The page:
16
Flat Earth Believers / Re: Favorite Youtube Flat Earthers
« on: June 04, 2018, 07:15:15 PM »
I asked Darryle Marble if he has come across any flat earth believers who follow the early Christian model such as Cosmas Indicopleustes, and he replied negatively. He has not.

This confirms to me that what is being promoted is not a biblically or Christian based world. It more closely resembles the Flat Earth world of the Vedic religions.

Perhaps Zen Garcia or Rob Skiba come closest to the ancient Christian model than anyone I’ve seen so far because of their interest in the book of Enoch, but I am not aware of interest by even them in Cosmas Indicopleustes.

The YouTube movement brought a quantity of people in to the movement - at least temporarily, but quality of belief is another matter.

17
Flat Earth Believers / Re: Favorite Youtube Flat Earthers
« on: June 04, 2018, 07:02:42 PM »
I like this guys channel on youtube, "conspiracy music guru"

https://www.youtube.com/channel/UCnle0nUC3Fx0lkchpmZy0Lw

Concur.

I probably follow Darryle Marble as much as anyone because he emphasised the basics which I do agree with.

I’m personal friends with him and met him on several occasions being in the Pacific Northwest.

I’m friends with Mark Sargent who is a very decent guy and find his Flat Earth book useful for the same reason, but I don’t at all concur with his conspiracy ridden views of current events which in fact characterises much of the Flat Earth YouTube community to its detriment.

This conspiracy ridden view of life is a great handicap that signifies the ugly american character of the vast popularity of Flat Earthism since 2014. Comparable to evangelicalism, its parochial views severely limit the movement’s potential both for understanding deeper perspectives and reaching a more receptive world.

I’ve been severely critical of this forum in the past, but (to its credit) its ratio of leftists and engagers of radical thought is higher than those in the YouTube movement.

18
Arts & Entertainment / Re: What are you reading?
« on: May 07, 2018, 08:49:25 PM »
Pretty much any field guide/informational book about birds. I've forgotten a lot of my bird knowledge over the winter. My favorite field guide is the fifth edition of National Geographic's
Field Guide to the Birds of North America.

Possibly you’d find ‘Thunderbirds’ by Mark Hall interesting:

http://www.paraview.com/hall/

https://books.google.com/books?id=hWrBBAAAQBAJ&printsec=frontcover&source=gbs_ge_summary_r&cad=0#v=onepage&q&f=true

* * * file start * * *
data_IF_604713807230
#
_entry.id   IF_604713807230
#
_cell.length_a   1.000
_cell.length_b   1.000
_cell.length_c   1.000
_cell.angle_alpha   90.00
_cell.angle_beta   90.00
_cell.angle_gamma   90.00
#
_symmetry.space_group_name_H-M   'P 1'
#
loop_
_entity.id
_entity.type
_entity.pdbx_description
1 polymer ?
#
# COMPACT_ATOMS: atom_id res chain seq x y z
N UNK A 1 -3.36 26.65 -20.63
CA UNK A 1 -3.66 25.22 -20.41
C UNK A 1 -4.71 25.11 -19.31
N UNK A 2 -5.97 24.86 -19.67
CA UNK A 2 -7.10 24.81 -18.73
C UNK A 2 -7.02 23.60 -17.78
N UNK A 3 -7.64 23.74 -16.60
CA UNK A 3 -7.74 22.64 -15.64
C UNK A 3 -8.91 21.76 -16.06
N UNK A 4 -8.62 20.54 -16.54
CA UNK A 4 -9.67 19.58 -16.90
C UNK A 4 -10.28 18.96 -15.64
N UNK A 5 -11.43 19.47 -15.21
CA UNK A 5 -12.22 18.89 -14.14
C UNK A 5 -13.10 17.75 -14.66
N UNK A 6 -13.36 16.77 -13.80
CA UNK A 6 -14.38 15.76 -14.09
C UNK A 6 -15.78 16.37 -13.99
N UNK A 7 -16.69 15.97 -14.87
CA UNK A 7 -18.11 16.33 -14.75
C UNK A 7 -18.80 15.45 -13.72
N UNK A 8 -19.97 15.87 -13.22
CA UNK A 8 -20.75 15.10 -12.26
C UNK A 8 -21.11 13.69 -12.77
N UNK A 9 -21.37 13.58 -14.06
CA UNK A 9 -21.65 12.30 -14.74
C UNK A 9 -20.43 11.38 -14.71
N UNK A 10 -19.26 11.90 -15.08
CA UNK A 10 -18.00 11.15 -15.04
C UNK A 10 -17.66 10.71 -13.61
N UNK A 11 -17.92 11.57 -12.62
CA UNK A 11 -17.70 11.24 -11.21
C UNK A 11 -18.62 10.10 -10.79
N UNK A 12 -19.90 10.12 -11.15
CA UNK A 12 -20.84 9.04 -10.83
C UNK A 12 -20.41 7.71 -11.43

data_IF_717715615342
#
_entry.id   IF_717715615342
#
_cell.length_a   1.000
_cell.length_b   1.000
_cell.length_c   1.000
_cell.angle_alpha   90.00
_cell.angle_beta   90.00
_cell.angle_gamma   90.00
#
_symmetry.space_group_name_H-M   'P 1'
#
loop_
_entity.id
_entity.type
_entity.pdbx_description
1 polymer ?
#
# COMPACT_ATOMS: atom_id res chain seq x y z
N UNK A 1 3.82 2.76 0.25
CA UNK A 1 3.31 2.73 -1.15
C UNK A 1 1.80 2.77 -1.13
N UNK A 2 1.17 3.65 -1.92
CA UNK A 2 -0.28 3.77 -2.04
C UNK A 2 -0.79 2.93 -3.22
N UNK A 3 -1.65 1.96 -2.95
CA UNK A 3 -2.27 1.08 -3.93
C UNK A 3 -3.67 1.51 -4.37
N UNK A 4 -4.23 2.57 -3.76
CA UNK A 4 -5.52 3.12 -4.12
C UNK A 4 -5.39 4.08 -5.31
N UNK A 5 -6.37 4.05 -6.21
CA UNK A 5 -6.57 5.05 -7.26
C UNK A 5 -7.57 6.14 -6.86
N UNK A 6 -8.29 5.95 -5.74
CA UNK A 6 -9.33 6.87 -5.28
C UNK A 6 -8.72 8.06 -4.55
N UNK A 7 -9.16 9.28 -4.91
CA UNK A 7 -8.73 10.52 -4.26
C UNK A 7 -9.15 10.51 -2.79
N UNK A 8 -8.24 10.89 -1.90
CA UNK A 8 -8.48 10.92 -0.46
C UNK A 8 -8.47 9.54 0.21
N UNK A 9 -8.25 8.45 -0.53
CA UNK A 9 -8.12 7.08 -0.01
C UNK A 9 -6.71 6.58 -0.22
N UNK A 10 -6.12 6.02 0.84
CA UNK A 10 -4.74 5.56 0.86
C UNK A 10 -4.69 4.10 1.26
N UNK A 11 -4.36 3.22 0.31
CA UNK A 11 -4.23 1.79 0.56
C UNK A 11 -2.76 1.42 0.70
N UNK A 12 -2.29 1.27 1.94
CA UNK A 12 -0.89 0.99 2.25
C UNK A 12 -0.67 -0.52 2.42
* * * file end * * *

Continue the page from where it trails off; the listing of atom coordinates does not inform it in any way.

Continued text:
https://www.coasttocoastam.com/amp/show/2006/06/30

19
Arts & Entertainment / Re: What are you reading?
« on: April 27, 2018, 10:22:35 AM »
I’ve been looking for books about Germany history from a communist perspective and hit the jackpot this week.

‘Racism and Human Survival:
Lessons From Nazi Germany’
By Claude Lightfoot
(1972)
(an African-American communist)

https://ia601201.us.archive.org/18/items/RacismAndHumanSurvival/Racism%20and%20Human%20Survival.pdf

‘Honecker Cross-Examined’
By Erich Honecker
(1992)

Interviews of the final leader of East Germany who built the Berlin Wall and to whom the Stasi answered. He delivers impressive answers to serious questions and accusations.

I also came across a similar set of interviews his wife later gave to a Chilean communist leader. I have to say I was proud of her to read her views - and accordingly think of the American perspective as largely unquestioned rubbish.

20
The Lounge / Re: Movies You're Looking Forward To
« on: April 21, 2018, 05:20:17 PM »
Those finding the original too long might watch the animated version released during the war, ‘Confessions of a Nutzy Spy’:


21
The Lounge / Re: Movies You're Looking Forward To
« on: April 21, 2018, 05:17:09 PM »
Intending to watch ‘Confessions of a Nazi Spy’ (early 1939) this week starring Edward G. Robinson as the investigator.

https://ffilms.org/confessions-of-a-nazi-spy-1939/

22
Philosophy, Religion & Society / Re: South Africa
« on: April 21, 2018, 12:05:43 PM »
A few analogies: 
In good ways, Zimbabwe and South Africa seem analogous to Cuba and Venezuela.

South Africa’s land redistribution strikes me as a fulfilment of Union General Sherman’s 1865 unfulfilled  promise of 40 acres and a mule to the former slaves and poor whites in the southern US with the seized property of planatation owners and big businesses which was effectively delivered by Lenin to the poor Russians after 1917.

The small angry group of expunged white former landowners and exploiters bring to mind the Dalai Lama and his corrupt retinue waging a failed PR against the fabricated evils of communism when in reality pre-Communist Tibet was an unspeakable fascist horror that communism has vastly improved.

23
Philosophy, Religion & Society / Re: South Africa
« on: March 26, 2018, 08:15:11 AM »
I’d like to say I just got the book ‘We Want What’s Ours’, and it’s refreshing to hear a voice that doesn’t denigrate free post-apartheid South Africa.

http://wewantwhatsours.com

24
Arts & Entertainment / Re: What are you reading?
« on: March 20, 2018, 09:19:30 PM »
Woody Holton also has a book entitled Forced Founders which complements Gerald Horne’s book. I’ve bought a couple of other of Woody’s books which are inferior to this one.

Gerald Horne himself wrote a continuation of his book into the early nineteenth century entitled Negro Comrades of the Crown showing how black loyalists eagerly assisted the British to burn down the White House circa 1812 - among many other interesting things. Pretty much all of Gerald Horne’s books are good.

25
Arts & Entertainment / Re: What are you reading?
« on: March 20, 2018, 09:07:31 PM »
This is a criticism of the book that came up in Wikipedia.  But this is a very minor part of the story.  It has to do with Ernst Rohm.  The point he was trying to make was that Hitler was willing to overlook all kinds of criminal/unethical behavior if it could earn him support.  Shirer lumped in homosexuality with immoral behavior.  He did seem to have a negative opinion of it but its about what you would expect from someone of that generation.

I actually picked up a 1960 edition recently, and it’s bulky: World War II’s answer to Tolstoy’s War & Peace. I scanned it and didn’t see what I was looking for at a glance. The story of SA leader Ernst Roehm is well known. I had wondered if it had any info on the other leaders.